Sister Philomene's Legacy Of Love, Caring, Wisdom & Compassion
Catholic Communications, Sydney Archdiocese,
21 Jul 2014
21 Jul 2014
"They are still stunned and in shock," says Kincoppal-Rose Bay Principal, Hilary Johnston-Croke who says the chaos at the site of the downed plane is adding to their distress.
The school is providing counselling to students who have been deeply affected by the tragic loss of Sister Phil as she was affectionately known as well as all the other passengers on the doomed flight.
Photographs of Sr Phil have been posted at the entrance to the school's chapel as well as inside the chapel and students are being encouraged to pray and write their thoughts and memories of her.
Condolence books have been placed throughout the school for primary as well as senior students to remember Sr Phil and what she meant to them.
"Our school motto is 'Cor Unum' which means one heart and this was very much how Sr Phil lived every day of her life. She lived the love of the Sacred Heart in all her interactions each and every day," Ms Johnston-Croke says.
Sr Phil was associated with Kincoppal-Rose Bay and the Rose Bay community for more than 30 years, holding variety of roles including Director of Boarding and teaching thousands of students, while providing pastoral care inside and outside the school.
"We are all honoured to have known her," says Ms Johnson-Croke who describes the 77-year-old religious sister as her mentor and close personal friend. "Sr Phil touched, cared about and deeply influenced many many lives and the wonderful love she showed all those she dealt with, and her compassion and kindness will be greatly missed."
Born in Murgon, Queensland, Sr Phil grew up with her two brothers and one sister at the hotel and pub the Tiernan family had owned since 1912. As a child she clearly remembers the years of World War II when her uncle, Flight Sergeant Patrick Tiernan left Murgon in 1942 to join the army and head for Britain where he joined the RAAF.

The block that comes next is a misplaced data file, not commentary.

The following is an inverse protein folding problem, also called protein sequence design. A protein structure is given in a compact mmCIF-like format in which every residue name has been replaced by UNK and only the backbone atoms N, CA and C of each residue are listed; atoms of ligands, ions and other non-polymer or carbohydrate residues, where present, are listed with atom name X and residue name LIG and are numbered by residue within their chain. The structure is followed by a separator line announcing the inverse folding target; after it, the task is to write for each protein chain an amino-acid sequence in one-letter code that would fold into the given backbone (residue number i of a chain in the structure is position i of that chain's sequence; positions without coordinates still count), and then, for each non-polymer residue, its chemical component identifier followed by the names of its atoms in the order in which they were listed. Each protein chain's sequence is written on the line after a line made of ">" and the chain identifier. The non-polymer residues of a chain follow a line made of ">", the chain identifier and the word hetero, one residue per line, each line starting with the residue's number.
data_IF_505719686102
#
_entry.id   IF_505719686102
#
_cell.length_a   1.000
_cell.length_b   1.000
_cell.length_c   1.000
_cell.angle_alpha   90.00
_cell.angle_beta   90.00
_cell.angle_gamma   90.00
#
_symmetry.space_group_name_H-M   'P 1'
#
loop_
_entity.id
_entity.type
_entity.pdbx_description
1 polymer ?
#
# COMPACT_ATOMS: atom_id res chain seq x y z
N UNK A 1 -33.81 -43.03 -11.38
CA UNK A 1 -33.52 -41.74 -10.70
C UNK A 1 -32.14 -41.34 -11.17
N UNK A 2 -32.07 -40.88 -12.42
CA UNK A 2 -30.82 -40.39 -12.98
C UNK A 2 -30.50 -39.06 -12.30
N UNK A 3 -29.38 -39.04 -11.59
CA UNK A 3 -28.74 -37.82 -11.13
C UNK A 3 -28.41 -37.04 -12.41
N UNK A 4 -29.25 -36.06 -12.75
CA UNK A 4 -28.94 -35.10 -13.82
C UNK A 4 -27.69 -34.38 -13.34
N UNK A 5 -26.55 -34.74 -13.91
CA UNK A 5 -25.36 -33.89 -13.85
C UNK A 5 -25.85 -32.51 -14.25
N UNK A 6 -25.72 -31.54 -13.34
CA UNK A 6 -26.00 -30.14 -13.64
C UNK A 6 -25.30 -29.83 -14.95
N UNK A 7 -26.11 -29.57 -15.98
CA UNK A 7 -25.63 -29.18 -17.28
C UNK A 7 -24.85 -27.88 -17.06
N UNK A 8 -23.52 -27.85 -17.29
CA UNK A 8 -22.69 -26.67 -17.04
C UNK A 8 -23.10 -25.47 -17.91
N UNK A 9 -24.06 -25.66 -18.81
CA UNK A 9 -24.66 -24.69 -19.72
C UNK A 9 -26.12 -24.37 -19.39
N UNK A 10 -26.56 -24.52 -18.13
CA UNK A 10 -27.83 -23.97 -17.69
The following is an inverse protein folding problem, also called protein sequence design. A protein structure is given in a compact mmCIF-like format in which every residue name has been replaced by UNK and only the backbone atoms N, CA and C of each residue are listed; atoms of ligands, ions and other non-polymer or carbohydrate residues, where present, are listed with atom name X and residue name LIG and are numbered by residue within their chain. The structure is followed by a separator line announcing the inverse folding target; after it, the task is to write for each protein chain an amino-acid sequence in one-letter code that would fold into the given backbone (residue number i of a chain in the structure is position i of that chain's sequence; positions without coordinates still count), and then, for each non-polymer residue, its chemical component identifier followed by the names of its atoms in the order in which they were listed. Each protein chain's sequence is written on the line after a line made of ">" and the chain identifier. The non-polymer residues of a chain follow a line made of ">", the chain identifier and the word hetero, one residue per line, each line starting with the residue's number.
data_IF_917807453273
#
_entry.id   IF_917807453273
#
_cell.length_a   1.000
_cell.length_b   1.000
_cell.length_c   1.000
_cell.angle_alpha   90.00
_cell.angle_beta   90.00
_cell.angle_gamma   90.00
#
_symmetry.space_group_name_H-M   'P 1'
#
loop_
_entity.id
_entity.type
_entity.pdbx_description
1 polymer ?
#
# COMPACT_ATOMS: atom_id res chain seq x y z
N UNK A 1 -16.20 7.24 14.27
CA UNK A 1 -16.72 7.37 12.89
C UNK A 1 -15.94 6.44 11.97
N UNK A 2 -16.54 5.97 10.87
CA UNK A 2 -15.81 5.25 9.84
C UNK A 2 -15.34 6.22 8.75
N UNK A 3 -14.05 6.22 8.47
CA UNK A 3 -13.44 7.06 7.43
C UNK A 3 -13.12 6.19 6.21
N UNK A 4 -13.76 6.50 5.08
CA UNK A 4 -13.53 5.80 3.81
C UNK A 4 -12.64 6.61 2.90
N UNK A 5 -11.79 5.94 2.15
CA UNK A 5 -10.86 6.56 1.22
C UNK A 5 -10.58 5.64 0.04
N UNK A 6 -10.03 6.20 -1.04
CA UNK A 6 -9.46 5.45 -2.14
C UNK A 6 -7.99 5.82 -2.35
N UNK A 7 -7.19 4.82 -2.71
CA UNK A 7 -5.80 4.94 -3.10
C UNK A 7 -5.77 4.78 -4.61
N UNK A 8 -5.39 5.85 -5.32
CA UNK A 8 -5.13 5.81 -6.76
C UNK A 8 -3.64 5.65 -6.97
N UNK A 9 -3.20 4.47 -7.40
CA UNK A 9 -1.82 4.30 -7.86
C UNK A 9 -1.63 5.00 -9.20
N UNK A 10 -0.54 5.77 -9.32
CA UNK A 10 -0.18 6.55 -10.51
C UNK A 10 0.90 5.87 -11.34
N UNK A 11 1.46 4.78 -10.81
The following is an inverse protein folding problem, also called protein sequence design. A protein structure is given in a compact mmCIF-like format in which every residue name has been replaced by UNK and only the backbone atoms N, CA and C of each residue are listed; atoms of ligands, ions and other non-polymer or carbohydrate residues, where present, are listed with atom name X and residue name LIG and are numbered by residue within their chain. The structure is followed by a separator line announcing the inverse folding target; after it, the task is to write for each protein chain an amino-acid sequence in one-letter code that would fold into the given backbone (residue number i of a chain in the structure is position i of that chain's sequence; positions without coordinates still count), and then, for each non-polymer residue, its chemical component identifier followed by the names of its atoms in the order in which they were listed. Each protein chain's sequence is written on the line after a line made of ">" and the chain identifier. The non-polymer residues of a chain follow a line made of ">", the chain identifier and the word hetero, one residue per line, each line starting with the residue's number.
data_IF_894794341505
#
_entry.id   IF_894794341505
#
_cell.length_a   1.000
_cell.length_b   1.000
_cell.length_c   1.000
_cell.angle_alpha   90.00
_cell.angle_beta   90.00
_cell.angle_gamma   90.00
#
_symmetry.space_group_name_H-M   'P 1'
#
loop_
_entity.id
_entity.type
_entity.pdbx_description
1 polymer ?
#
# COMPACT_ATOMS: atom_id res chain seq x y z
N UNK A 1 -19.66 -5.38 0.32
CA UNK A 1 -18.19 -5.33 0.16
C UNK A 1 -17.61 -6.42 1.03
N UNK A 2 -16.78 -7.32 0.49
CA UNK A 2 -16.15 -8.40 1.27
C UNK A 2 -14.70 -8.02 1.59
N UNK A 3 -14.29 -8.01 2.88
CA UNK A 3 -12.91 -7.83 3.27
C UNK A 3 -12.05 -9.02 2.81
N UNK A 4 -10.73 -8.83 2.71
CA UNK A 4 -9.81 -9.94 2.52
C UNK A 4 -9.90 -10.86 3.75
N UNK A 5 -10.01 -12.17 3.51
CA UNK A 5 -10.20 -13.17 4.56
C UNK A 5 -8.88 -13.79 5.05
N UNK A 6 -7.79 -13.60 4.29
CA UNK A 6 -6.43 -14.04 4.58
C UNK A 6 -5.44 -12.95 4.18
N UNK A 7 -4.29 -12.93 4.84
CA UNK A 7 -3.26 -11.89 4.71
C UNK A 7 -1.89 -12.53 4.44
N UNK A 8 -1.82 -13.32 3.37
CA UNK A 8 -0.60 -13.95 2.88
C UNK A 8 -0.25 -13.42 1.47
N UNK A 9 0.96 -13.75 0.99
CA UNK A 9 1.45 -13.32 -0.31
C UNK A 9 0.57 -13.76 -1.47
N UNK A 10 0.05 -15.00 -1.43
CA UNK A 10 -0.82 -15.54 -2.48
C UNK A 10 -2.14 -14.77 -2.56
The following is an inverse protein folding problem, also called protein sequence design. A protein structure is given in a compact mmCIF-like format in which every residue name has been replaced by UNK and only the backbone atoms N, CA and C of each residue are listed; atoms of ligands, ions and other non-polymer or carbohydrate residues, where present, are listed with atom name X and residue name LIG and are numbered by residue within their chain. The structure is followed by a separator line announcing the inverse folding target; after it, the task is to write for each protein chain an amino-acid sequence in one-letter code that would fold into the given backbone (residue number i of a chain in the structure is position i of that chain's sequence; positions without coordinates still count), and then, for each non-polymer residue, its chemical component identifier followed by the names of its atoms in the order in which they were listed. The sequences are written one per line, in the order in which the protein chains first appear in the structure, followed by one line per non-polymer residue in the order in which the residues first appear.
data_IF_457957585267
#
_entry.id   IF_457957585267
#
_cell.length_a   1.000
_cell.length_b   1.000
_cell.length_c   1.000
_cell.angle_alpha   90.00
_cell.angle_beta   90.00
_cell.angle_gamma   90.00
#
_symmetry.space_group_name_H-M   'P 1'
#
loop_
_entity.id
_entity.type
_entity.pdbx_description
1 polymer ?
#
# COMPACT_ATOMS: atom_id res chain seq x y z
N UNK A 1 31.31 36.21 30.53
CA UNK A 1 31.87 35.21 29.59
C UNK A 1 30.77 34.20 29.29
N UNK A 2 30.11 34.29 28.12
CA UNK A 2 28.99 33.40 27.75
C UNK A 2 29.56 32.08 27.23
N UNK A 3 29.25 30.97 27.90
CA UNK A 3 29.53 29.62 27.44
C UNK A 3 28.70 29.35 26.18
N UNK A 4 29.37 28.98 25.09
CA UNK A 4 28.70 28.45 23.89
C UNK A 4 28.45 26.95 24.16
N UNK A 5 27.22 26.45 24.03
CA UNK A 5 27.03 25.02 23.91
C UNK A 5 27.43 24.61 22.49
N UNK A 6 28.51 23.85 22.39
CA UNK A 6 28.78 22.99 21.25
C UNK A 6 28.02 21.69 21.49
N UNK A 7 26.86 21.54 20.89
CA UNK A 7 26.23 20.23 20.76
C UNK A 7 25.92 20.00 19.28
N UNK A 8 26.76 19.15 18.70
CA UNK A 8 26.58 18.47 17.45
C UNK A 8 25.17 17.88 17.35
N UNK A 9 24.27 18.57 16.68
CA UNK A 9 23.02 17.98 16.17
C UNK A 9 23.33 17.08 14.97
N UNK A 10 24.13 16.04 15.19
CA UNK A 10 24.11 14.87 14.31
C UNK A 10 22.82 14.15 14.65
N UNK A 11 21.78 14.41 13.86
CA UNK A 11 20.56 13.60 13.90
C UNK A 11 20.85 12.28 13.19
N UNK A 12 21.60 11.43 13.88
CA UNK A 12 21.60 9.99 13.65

Two years later, Uncle Pat as she called her 29 year old uncle, was part of the seven man crew in a Halifax MZ715 bomber shot down over the Netherlands.
A telegram sent to her father, John Tiernan in Murgon later confirmed that Flt Sgt Tiernan had died during the assault.
Not only is it a strange coincidence that both Sr Phil also died in a plane that had been shot down exactly 70 years later, but one of the reasons for her trip to Europe had been to attend a memorial service in the Dutch town of Dodwaard Uden where the body of Patrick Tiernan was buried.
The people of the small town in the Netherlands had buried the young Flight Sergeant and tended his grave.
Over the years different members of the Tiernan family had visited the grave in Dodwaard Uden and this year, Sr Phil was among 11 members of her extended family to journey to the Netherlands for the 70th anniversary of his death.
"She was of Irish origin generations back and really loved her stay in Ireland," says her close friend of many years, Irish Sister of the Sacred Heart, Sr Aideen Kinlen rscj. "She really loved her stay in Ireland and said it was a great 'craic' here. It wasn't her first time in Ireland. She was here a couple of years ago too."
Sr Aideen said her nephew was bowled over by the Australian sister's warmth and said "I've never met a nicer nun."
"Sr Phil was a wonderful person - a happy, committed religious woman. And she was a very outgoing type of woman with a terrific sense of humour," she says adding that she was one of the last people to spend time with the Australian-born nun.
As part of her trip, Sr Phil attended a conference in the UK and visited ST Francis Xavier Church in Paris where the founder of the Society of the Sacred Heart is buried.
"We travelled together to Paris and went on to a retreat in Joigny. It was just her and me on the retreat and we travelled together after," Sr Aideen says, recalling how on the last day of their pilgrimage, Sr Tiernan took lots of photographs to show her students, teachers and friends back home.
The two sisters first met in Rome in 1993 when she was struggling to come to terms with the violent death of her brother, Dermot Tiernan who was the publican at the family's hotel in Murgon and had been killed when he tried to break up a fight.
Sr Aideen was one of the last people to spent time with Sr Phil and says as they talked during the retreat she suggested to Sr Phil to think about her own death and read to her a poem "So what will matter."
Excerpts of the poem read "Ready or not, some day it will all come to an end. There will be no more sunrises, no minutes, hours or days. What will matter is not your memories that live in those that loved you. What will matter is how long you will be remembered and by whom."
"She was a leading light and is an incredible loss to the Society of the Sacred Heart and a huge loss to our school community," Ms Johnston-Croke says. Shared from Archdiocese of Sydney